One of our first excursions had us take in a traditional Balinese dance that dealt with the never-ending struggle between good and evil spirits, and featured a stunning performance by a monkey.
After the show when we were trying to get the a picture with the monkey, we were suddenly swamped by photo requests from other Asian tourists. Our guide later explained to us that these tourists were from Java, and apparently not many tourists like us go to Java. As a result, when these people meet tourists like us, they love to get pictures with them so they can prove to their friends back home that they actually went somewhere.
We also visited the Elephant Cave temple, where aside from melting in the heat and humidity of the moment (ok - it was just me having an implosion), we discovered that for foreigners to enter a temple the wearing of a sarong was required so as to cover up your knees. Also, and perhaps a little more socially awkward, woman are asked if they are currently having their period and if they are they cannot enter the temple.
The day's adventure ended with a drive to see the local volcano and have lunch, which resulted in our first brush with the "rainy season."
The best meal we ate in Bali was one that we all had a hand in when we took a cooking class with a Balinese woman who, along with her husband and members of their extended family, set up a school in their home. Can't imagine we'll ever be able to replicate the amazing results of this meal at home but we do have the recipes and will eventually give it a try.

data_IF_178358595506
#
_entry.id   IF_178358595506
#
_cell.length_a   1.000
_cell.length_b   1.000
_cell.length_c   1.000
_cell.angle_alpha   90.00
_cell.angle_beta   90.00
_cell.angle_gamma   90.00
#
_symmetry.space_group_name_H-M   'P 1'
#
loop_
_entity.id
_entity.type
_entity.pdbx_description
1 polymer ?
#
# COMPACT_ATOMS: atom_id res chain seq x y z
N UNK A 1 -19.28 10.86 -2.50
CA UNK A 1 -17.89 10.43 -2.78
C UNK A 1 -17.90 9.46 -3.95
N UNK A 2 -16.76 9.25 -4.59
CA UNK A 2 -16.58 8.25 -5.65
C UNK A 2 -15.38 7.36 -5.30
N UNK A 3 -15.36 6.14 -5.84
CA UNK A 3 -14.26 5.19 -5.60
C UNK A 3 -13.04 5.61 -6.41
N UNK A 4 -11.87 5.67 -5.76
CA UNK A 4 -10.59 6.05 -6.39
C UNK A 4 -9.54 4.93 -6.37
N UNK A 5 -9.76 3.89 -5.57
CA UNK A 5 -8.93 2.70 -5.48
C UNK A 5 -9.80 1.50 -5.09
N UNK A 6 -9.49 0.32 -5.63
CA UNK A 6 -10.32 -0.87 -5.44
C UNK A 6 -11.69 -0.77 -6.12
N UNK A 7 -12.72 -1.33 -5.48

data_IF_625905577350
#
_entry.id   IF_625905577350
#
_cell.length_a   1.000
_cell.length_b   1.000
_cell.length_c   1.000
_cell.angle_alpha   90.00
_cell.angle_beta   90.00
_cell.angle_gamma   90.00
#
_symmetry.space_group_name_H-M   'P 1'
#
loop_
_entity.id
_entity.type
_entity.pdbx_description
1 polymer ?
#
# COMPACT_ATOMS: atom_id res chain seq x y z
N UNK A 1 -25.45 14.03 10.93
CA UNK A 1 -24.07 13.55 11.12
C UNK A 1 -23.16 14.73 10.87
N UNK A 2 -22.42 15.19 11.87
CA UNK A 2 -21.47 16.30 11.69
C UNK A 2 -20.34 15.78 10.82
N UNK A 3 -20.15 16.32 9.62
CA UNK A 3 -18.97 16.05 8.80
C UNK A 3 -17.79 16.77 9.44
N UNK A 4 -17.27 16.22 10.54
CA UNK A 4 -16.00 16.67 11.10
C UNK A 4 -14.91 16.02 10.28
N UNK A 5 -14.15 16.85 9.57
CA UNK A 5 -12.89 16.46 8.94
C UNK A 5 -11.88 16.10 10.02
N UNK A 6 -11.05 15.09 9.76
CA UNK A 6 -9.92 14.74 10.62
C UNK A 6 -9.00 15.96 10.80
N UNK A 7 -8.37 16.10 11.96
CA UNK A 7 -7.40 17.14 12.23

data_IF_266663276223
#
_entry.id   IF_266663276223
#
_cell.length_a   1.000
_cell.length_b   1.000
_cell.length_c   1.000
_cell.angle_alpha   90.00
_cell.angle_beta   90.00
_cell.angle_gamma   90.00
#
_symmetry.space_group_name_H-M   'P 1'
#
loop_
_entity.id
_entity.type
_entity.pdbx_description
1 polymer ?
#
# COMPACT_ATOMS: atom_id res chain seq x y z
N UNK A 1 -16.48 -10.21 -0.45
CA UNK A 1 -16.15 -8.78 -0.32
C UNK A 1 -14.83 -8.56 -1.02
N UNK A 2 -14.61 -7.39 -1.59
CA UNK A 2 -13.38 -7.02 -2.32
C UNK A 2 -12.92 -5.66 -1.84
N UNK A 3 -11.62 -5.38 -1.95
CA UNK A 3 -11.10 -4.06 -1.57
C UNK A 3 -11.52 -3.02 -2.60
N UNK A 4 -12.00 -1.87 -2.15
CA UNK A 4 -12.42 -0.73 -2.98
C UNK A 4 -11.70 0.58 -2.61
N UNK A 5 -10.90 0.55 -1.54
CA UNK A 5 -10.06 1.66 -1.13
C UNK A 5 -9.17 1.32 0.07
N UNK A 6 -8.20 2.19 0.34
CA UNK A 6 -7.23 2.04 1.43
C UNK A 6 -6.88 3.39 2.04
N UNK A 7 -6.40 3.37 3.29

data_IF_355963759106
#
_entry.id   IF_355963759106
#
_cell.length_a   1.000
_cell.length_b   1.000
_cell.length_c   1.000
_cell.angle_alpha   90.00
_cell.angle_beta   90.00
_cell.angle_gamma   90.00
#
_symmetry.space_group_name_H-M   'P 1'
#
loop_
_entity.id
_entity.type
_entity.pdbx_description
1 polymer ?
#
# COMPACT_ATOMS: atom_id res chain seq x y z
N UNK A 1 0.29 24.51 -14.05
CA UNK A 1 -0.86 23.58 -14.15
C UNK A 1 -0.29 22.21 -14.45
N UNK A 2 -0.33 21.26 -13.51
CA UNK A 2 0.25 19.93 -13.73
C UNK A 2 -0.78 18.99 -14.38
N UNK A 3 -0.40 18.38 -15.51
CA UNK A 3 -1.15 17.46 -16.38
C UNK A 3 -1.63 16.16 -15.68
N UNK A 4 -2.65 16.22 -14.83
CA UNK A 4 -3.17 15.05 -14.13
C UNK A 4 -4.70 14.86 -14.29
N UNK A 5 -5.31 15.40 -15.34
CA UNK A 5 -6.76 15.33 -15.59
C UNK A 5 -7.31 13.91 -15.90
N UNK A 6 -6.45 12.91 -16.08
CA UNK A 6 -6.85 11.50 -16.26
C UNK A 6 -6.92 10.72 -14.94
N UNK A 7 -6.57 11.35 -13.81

Heather and Chloe spent a day in the Balinese countryside on a cycle trip that took them past rice paddies, small villages and chicken farms. The tour ended at the owner's home with an amazing meal cooked by his wife.
For the last day of 2011 we decided to look for an exciting (and hopefully memorable) Bali activity - a high ropes course about an hour and a half drive from our villa. With about 15 minutes left in the drive we became aware that the sky overhead was darkening somewhat, but it was only really "misting" when we got to the park. The course looked very exciting (and very high up, not necessarily what those of us with height issues would be good at) and being hardy Vancouverites we figured we could handle some moisture. Unfortunately, as we walked closer to the gate the weather gods decided to let loose and remind us again that this is the rainy season
|Huddled under the mini-overhang trying to stay dry|
It was drizzling a bit when we got there but that wasn't going to stop us. We entered the temple grounds and almost immediately said hello to more monkeys than we had ever seen. All of them just strolling around, taking food and eliciting shocked cries from older female visitors who hadn't read the warnings that the monkeys actually will climb on you. Which once you see how big some of them are (and how big their teeth look) can actually be a bit scary.
Our next adventure, Gili Air!